In a $86 million fraud scheme, an art dealer got 7 years in prison.
Inigo Philbrick pleaded guilty to fraud in deals involving works by Jean-Michel Basquiat, Christopher Wool, and other artists. Prosecutors said he used the fact that the art market wasn't clear to his advantage.
A federal judge in Manhattan gave a London art dealer seven years in prison on Monday for tricking investors and running away to an island in the Pacific.
Since he was caught in 2020 on the island of Vanuatu, Inigo Philbrick, the drug dealer, has been in jail for almost two years. Officials say that the time he spent in jail will be added to his sentence.
In November, Mr. Philbrick admitted to wire fraud and agreed to give up $86 million.
He was a big deal in the world of postwar and modern art. He flew on private jets, rented villas in Ibiza, and wore handmade Italian suits.
Mr. Philbrick is an American who went to Goldsmiths, University of London, which has a well-known art program. When he was in his 20s, he opened a gallery and consulting business. Harry Philbrick, his father, used to run the Aldrich Contemporary Art Museum in Ridgefield, Connecticut.
Prosecutors said that Mr. Philbrick had sold more than 100 percent of an artwork to multiple investors, sold works of art or used them as collateral on loans without the knowledge of their co-owners, and used "fraudulent" documents to "artificially inflate the value of artworks."
Damian Williams, the U.S. attorney for the Southern District of New York, said in a statement released Monday that Inigo Philbrick grew his supposedly successful art business by "collateralizing" and "reselling" fractional shares in high-priced contemporary art. "Unfortunately, his success was built on blatant lies, like hiding ownership interests, using fake documents, and even making up an art collector."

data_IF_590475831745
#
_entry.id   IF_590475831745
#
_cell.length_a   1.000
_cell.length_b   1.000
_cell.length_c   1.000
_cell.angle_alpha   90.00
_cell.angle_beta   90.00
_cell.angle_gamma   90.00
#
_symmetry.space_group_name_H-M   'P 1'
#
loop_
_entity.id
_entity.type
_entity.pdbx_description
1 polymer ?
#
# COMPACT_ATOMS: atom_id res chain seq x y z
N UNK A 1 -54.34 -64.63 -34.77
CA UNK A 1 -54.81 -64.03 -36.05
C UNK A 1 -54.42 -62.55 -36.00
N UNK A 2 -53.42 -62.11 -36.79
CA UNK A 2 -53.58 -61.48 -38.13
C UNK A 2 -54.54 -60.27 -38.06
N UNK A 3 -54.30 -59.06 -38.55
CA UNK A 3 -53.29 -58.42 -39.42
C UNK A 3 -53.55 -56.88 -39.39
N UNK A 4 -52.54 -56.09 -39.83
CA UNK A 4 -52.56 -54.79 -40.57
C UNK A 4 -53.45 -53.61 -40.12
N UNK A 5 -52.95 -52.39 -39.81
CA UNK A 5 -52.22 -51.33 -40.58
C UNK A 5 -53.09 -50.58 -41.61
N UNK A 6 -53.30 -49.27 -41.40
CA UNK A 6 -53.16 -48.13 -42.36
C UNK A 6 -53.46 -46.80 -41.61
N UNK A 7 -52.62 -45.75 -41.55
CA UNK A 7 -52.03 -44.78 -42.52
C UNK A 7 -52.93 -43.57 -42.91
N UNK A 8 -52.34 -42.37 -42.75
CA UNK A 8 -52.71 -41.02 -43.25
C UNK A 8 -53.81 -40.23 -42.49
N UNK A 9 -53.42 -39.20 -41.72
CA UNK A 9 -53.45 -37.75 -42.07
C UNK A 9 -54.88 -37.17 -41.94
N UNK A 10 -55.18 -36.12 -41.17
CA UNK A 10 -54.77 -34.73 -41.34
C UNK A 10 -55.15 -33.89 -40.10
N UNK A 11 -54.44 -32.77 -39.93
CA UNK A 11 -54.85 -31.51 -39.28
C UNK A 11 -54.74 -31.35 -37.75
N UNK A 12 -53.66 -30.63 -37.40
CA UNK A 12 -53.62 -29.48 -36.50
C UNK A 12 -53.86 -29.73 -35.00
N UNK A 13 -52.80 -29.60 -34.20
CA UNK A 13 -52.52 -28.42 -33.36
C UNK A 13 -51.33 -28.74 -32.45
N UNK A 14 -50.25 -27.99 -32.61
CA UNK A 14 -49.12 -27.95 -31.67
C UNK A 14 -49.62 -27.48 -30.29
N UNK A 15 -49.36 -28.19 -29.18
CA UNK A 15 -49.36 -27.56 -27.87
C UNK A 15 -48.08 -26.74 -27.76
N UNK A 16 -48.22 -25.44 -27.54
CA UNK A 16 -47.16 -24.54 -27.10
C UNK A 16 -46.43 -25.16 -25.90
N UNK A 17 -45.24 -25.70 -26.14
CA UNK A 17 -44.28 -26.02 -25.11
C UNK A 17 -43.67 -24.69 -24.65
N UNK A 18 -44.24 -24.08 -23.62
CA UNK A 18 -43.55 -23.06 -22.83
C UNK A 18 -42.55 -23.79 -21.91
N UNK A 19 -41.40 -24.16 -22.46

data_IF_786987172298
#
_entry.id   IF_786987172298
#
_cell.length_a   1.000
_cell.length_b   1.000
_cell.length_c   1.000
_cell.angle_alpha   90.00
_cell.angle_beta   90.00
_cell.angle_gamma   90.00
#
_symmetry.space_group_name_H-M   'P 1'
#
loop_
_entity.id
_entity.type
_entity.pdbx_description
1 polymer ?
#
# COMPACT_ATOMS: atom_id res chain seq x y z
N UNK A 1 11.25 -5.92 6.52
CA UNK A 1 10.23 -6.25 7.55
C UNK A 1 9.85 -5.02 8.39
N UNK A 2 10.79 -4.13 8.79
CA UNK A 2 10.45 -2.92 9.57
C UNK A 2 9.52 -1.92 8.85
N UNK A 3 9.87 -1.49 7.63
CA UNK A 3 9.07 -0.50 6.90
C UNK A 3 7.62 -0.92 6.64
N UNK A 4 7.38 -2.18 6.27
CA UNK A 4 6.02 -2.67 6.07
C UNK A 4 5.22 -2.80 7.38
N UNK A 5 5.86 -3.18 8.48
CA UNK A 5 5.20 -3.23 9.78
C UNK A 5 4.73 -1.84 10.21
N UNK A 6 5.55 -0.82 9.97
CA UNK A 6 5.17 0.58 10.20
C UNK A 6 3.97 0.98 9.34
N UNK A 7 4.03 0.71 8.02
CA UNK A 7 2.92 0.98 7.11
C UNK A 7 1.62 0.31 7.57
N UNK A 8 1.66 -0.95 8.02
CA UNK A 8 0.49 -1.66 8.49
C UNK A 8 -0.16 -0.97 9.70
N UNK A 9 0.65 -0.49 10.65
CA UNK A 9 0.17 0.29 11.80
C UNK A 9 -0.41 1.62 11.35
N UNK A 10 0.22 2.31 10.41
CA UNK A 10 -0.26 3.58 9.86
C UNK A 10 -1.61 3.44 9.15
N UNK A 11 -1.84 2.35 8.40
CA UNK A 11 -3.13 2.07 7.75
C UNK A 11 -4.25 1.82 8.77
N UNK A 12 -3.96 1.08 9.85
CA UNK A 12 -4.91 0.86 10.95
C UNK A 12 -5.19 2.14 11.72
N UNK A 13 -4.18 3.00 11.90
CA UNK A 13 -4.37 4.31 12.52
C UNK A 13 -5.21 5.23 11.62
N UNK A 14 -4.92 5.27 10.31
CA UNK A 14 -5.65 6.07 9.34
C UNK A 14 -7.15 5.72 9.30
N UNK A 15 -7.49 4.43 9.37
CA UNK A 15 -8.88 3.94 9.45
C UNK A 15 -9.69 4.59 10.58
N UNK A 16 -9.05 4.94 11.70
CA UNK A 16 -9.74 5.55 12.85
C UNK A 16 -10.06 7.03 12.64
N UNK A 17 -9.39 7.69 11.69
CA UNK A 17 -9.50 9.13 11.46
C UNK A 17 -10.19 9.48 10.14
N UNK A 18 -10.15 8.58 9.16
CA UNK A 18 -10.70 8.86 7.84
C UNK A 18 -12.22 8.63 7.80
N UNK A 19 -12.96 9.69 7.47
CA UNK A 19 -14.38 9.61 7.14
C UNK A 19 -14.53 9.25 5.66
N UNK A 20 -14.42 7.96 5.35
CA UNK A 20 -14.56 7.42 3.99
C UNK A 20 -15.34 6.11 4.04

Federal guidelines called for a sentence of about 10 to 12 years, and the prosecutors asked for a long sentence. But on Monday, Mr. Philbrick's defense attorney, Jeffrey Lichtman, argued for leniency in a Manhattan courtroom as a crowd of his supporters watched from the gallery.
Mr. Lichtman told Judge Sidney H. Stein of Federal District Court in Manhattan, "We're asking for mercy." He said that Mr. Philbrick had "gone off the rails" and was no longer the same person who had cheated investors.
Mr. Philbrick, who was in tan jail clothes, told Judge Stein that he was deeply ashamed and embarrassed by what he had done and that he would work for the rest of his life to make up for what he had done and pay back what he owed.
"I am truly sorry," he said, calling his actions "outrageous and unacceptable."
Judge Stein said that Mr. Philbrick had "great potential" and "all the social connections," but he still "engaged in this massive fraud."
After giving Mr. Philbrick his sentence, Judge Stein told him to make the most of his time in prison.
"You can do a lot to help while you're in jail," he said. "I do wish you luck," he said. Then, as he was being led out of the courtroom, Mr. Philbrick took off the face mask he was wearing, turned to his supporters in the gallery, put his hand on his chest, and blew them a kiss.